The world will only end, of course, if the ban goes through without significant weakening. From what I can tell, the law will pass in some form or another. It's mostly a question of who ends up in the driver's seat. The bill has over the last six months been a political football (being Europe, this would presumably be the round kind) kicked between the national-level politicians, who try to weaken it in order to aid their farm lobbies, and the European Parliamentarians who try to strengthen it.
One interesting element is that the law doesn't actually delineate a set of banned substances. Rather, it changes the way the EU assesses the threat posed by a particular chemical. As Reuters explains:
The new rules would push Europe towards a hazard- rather than risk- based approach, meaning that pesticides could be banned if they are dangerous at any dosage. At present, they can be allowed if they are safe at the level at which they are used.That sounds like a good idea to me. Given that scientists have repeatedly misjudged "safe" levels of exposure for various chemicals, traditional risk assessment for this sort of thing deserves to be shelved. More often than not, when it's time to determine acceptable levels of human exposure to a given chemical and the precise science is lacking, regulators just make a graph with zero exposure on one end and deadly exposure on the other. Then they draw a line from the former to the latter. Somewhere close to but not quite at zero becomes the acceptable limit.
The current disasters with melamine, which now appears to be ubiquitous in the US food system, along with bisphenol-A (in every food and drink can lining, baby bottle and most plastics) are prime examples. And now, as Enviroblog tells us, having discovered that melamine is indeed in baby formula here in the US, the FDA has simply declared this existing level of contamination to be "safe" since babies here are clearly not all going to the hospital with melamine poisoning. The logic is simultaneously inescapable and deeply flawed.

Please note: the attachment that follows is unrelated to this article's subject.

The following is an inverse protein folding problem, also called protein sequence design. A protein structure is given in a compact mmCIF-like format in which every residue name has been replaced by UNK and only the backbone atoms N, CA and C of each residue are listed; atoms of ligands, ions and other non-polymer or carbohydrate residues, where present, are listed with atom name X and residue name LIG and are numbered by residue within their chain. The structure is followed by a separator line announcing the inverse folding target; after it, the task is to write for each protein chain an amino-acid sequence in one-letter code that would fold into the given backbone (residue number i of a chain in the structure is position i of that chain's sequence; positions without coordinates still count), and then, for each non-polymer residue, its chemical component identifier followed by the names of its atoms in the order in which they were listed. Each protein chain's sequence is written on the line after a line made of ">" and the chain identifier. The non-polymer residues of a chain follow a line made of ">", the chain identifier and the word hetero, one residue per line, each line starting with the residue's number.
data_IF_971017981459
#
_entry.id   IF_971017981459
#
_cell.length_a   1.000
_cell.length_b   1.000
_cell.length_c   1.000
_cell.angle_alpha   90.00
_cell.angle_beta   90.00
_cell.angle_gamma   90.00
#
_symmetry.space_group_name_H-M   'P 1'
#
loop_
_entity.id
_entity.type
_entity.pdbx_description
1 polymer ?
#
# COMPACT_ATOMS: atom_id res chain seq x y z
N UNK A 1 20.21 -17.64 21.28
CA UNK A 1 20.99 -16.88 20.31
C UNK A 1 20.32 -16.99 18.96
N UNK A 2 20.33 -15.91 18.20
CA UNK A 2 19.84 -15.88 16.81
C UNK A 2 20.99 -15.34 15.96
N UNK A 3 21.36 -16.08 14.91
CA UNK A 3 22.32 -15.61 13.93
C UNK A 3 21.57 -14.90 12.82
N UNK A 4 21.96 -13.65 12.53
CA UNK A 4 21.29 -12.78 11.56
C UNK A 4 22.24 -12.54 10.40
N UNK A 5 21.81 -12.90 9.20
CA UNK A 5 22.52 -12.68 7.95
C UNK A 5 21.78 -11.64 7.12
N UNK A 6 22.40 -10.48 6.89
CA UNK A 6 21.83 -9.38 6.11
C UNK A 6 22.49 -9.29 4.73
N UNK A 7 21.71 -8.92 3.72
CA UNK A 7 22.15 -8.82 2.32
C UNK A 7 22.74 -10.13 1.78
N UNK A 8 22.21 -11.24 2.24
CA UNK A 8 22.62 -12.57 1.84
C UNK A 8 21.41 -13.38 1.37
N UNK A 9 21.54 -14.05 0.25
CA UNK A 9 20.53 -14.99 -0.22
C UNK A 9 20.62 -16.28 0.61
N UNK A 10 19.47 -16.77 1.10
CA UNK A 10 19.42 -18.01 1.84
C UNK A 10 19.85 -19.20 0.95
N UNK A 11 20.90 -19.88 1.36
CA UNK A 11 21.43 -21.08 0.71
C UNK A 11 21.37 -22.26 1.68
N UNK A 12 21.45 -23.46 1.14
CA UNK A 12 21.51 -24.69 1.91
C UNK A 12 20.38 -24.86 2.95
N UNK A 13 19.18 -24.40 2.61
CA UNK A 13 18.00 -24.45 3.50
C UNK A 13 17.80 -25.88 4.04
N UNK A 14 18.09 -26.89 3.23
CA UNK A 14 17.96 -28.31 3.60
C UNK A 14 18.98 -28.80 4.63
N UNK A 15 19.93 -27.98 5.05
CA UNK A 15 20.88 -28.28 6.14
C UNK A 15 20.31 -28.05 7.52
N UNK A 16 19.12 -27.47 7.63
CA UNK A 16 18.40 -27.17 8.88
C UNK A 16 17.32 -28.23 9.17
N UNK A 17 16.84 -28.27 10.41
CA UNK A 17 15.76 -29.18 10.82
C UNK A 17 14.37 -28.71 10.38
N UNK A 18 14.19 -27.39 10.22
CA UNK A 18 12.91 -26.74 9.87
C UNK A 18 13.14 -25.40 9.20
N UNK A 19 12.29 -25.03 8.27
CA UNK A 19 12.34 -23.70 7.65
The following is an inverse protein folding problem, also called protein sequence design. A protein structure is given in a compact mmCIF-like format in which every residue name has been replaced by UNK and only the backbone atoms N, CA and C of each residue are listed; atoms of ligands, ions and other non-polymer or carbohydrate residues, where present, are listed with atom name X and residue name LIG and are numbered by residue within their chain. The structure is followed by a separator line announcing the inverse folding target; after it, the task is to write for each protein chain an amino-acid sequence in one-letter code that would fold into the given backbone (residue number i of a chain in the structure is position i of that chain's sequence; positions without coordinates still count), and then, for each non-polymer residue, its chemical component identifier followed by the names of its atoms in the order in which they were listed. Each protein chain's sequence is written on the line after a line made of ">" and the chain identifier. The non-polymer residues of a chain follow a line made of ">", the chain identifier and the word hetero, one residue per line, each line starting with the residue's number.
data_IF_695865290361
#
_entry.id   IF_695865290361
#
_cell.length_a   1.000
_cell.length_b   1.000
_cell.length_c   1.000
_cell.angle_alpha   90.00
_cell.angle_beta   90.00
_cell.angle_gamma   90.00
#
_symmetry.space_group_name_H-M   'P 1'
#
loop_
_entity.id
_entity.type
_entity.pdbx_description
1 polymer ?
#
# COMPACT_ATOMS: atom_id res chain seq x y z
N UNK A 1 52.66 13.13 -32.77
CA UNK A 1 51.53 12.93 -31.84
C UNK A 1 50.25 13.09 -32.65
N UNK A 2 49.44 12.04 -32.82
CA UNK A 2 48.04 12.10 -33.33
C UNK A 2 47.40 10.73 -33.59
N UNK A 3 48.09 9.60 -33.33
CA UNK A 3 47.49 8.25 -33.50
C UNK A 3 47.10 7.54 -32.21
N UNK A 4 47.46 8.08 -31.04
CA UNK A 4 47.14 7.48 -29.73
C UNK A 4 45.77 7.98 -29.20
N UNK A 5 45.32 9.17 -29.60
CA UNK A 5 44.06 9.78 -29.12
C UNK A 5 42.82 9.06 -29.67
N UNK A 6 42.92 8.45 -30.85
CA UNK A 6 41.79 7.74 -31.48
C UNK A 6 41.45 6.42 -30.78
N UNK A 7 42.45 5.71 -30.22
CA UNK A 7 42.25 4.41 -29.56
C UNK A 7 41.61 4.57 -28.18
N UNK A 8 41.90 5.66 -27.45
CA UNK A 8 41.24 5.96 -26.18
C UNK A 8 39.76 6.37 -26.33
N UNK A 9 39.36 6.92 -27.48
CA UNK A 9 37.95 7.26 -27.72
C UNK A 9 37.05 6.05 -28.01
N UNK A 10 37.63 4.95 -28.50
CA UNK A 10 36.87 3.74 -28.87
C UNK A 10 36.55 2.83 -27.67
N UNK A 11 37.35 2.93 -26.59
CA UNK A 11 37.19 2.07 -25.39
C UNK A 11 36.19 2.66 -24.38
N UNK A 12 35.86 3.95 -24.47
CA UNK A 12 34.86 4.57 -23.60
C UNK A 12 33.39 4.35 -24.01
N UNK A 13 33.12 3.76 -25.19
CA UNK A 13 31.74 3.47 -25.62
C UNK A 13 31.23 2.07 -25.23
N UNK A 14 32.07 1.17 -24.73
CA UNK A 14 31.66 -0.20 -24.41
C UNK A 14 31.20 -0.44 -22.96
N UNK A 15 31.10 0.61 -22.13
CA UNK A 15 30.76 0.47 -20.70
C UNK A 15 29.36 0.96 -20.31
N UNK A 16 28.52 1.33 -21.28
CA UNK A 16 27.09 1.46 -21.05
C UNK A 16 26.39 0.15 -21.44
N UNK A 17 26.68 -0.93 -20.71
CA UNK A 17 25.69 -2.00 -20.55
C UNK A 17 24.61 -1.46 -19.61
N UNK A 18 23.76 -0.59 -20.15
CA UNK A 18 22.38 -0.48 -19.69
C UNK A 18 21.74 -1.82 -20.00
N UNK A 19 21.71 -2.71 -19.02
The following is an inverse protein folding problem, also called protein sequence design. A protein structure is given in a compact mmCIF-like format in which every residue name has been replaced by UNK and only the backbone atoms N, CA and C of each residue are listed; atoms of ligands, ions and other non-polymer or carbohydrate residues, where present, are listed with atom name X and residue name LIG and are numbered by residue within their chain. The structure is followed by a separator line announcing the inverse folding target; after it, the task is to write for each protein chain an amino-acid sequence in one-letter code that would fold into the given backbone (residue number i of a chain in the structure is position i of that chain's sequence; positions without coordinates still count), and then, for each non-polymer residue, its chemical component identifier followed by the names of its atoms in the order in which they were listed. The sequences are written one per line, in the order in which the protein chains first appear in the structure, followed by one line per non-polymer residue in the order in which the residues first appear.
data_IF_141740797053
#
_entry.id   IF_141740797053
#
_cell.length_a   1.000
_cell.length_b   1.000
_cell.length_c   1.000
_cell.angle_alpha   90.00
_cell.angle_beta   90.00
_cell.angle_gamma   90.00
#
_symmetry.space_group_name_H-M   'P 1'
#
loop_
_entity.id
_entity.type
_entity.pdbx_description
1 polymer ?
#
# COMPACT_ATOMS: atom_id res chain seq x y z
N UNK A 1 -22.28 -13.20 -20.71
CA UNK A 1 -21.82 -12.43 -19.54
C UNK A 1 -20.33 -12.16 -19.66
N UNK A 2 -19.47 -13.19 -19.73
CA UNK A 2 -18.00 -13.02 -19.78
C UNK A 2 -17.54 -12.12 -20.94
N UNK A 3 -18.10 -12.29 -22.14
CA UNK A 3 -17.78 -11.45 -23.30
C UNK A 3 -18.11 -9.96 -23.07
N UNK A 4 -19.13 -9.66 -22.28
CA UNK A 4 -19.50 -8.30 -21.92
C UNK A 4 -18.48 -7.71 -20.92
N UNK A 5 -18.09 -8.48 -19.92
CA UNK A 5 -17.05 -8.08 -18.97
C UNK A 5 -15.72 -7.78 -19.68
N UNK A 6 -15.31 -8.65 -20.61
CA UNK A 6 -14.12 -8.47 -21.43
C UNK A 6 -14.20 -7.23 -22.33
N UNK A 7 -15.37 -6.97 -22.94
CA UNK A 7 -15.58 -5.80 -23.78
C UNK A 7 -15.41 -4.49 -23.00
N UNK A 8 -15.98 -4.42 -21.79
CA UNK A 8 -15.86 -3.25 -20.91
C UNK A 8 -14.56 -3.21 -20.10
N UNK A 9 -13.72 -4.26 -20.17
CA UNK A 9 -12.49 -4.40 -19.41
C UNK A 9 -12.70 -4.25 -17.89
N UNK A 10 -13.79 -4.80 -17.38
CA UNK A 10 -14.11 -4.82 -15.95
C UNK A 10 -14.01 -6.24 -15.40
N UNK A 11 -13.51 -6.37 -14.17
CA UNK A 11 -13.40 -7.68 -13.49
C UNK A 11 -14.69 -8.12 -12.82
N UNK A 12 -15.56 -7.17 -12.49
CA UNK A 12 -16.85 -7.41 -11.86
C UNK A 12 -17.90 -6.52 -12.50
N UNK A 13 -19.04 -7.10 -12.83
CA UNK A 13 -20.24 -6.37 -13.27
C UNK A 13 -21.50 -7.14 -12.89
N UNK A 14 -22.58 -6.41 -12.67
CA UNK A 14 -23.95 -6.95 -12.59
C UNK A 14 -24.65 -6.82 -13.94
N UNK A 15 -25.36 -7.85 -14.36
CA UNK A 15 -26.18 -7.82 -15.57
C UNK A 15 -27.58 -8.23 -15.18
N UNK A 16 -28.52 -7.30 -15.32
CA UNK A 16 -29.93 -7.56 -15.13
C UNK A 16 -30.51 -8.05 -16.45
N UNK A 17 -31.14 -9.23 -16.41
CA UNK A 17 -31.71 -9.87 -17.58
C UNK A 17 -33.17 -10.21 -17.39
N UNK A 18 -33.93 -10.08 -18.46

As for that European pesticide law, in the event it passes as currently proposed, it will represent both a huge victory as well as a wonderful agricultural experiment. There is, after all, general agreement between supporters and opponents of the ban about one thing. In Europe at least, farming based on heavy use of the banned chemicals will no longer be possible. Whether that will lead to total armageddon or not depends on your point of view.
If the UN is to be believed (not to mention the Rodale Institute), weaning farmers off of chemicals should have no great effect on yield. But you wouldn't know it to hear the complaints from the European farm lobby - chemicals may be icky, they say, but you can't farm without them. At the same time, they readily admit that the greatest risk from the ban lies in the existing immune resistance to many pesticides among pests. These folks act like soldiers down to their last bullet with a marauding horde at the gates. Just using one pesticide isn't enough, the conventional farmers declare - it takes multiple products to keep those yields nice and high. To listen to them is to hear the addict's plea - the dose may be high, but it needs to be to have an effect.
If the European Parliament can withstand the farm lobbyists (and agricultural ministers') onslaught, Europe will provide a big test for proponents of organic (or even other farming techniques, such as Integrated Pest Management). If the yields don't collapse, one of the main pillars supporting the logic behind conventional agriculture will. Hopefully, Tom Vilsack will take note.